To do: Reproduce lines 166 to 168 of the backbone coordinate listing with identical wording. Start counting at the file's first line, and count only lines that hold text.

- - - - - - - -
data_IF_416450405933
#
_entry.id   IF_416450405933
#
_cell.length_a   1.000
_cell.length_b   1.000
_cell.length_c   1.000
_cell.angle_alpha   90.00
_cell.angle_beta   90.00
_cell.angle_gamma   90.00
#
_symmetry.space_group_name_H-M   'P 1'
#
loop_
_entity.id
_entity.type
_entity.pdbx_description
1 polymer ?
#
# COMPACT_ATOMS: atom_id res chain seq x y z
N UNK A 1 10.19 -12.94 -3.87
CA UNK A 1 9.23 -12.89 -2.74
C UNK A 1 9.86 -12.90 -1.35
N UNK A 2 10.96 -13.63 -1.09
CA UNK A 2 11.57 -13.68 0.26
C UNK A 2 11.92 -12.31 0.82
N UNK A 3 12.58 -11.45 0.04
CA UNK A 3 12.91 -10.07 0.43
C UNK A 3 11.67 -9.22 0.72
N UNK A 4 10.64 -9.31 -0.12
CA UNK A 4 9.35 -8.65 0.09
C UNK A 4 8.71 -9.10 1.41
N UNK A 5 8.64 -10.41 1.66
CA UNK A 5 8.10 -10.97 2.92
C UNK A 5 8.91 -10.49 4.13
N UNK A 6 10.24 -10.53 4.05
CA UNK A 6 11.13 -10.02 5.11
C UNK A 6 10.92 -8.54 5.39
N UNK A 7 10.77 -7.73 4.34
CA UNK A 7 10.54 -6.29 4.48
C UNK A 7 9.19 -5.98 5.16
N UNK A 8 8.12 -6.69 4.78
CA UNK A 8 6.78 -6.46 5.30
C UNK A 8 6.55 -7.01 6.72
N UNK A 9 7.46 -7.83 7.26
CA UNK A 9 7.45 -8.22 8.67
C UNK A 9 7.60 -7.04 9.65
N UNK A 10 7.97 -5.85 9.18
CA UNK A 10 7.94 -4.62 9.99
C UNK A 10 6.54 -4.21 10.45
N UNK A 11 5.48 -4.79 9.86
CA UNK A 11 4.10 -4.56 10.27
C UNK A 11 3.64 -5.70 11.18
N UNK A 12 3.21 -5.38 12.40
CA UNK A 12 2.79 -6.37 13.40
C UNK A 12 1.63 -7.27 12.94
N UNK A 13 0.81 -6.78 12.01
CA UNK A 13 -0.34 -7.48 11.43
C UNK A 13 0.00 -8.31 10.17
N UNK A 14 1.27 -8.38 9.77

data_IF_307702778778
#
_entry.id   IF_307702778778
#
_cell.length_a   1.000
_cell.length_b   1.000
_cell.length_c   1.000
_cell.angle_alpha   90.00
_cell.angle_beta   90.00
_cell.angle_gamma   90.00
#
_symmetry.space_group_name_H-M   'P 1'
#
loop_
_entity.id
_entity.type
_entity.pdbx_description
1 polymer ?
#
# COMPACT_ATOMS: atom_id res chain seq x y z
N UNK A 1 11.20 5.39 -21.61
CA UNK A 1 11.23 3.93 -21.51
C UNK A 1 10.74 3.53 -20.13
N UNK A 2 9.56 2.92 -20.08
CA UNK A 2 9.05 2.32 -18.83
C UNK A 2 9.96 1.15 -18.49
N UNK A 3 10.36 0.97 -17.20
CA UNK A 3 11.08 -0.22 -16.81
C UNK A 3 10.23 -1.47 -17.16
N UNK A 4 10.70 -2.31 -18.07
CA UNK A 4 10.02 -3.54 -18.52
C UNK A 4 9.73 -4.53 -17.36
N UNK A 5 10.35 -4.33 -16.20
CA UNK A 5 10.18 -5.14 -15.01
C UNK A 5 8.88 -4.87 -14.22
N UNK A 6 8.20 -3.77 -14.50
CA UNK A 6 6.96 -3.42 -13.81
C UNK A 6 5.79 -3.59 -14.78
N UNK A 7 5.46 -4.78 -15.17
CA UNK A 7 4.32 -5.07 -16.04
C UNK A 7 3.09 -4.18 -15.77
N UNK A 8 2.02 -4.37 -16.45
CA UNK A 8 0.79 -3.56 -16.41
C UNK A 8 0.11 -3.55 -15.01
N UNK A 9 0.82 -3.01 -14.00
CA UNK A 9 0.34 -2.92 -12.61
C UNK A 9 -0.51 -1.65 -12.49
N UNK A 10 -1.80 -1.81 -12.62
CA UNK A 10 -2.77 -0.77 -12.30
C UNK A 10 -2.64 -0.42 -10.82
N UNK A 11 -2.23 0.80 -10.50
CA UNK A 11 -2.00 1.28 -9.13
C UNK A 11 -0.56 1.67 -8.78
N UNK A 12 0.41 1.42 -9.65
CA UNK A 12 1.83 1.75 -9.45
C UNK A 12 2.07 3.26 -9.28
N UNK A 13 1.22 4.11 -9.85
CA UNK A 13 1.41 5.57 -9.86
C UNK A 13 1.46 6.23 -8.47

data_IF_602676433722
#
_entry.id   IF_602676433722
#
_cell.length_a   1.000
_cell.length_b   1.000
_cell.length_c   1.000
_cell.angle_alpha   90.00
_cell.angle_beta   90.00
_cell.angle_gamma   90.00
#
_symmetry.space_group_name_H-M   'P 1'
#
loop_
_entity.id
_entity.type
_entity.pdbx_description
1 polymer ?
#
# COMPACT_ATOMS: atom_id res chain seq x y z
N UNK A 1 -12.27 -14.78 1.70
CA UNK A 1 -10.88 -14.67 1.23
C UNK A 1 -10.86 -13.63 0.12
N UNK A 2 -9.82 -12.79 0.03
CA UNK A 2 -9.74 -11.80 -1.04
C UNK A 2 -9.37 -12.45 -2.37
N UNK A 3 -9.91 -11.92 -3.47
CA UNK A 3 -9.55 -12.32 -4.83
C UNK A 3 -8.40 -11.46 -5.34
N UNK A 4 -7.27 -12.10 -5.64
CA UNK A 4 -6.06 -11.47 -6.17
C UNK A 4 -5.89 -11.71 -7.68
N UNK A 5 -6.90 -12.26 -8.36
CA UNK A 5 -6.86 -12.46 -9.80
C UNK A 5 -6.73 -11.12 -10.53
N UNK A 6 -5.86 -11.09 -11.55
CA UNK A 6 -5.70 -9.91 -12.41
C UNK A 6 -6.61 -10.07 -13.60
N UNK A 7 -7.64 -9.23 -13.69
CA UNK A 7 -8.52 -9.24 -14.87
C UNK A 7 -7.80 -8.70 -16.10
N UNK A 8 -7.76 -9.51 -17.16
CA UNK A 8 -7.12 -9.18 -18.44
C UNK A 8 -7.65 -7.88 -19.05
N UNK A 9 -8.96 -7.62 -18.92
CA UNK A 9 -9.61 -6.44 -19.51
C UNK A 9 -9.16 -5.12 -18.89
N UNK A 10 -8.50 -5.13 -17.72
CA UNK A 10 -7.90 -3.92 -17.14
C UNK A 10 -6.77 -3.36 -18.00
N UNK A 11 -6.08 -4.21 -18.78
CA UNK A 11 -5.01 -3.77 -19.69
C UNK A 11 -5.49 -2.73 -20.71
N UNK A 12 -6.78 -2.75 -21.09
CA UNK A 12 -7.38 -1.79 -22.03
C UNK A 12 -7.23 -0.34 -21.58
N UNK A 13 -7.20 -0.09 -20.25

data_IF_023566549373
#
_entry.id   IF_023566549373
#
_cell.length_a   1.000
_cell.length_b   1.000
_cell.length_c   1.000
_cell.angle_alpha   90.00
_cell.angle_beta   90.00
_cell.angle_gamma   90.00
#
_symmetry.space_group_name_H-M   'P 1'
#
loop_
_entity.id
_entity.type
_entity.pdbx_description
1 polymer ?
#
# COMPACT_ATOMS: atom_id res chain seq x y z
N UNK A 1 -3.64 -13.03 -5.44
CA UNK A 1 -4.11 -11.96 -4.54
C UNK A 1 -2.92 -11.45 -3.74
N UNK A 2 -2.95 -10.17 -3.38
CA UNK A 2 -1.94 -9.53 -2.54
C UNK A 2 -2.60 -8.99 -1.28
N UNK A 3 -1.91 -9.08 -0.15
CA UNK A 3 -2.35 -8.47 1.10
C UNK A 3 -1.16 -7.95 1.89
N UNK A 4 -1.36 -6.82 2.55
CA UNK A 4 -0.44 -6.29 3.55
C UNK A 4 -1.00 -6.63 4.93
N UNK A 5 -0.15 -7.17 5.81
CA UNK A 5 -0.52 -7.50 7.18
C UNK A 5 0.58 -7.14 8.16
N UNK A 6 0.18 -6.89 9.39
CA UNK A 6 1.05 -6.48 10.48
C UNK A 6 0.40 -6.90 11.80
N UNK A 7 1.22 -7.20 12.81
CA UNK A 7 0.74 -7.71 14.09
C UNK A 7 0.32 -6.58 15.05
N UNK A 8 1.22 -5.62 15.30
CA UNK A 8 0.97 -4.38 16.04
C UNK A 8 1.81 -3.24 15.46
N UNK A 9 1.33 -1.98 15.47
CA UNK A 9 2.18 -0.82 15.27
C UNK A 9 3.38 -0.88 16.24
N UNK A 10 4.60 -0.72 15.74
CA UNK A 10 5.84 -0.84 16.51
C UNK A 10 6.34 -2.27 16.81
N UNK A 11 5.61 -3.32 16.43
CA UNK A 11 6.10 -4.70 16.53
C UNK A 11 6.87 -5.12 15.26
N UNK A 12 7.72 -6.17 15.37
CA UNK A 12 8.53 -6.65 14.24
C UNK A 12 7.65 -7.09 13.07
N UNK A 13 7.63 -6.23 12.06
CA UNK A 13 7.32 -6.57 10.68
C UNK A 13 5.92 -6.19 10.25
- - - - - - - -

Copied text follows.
C UNK A 9 -9.16 -5.12 -18.89
N UNK A 10 -8.50 -5.13 -17.72
CA UNK A 10 -7.90 -3.92 -17.14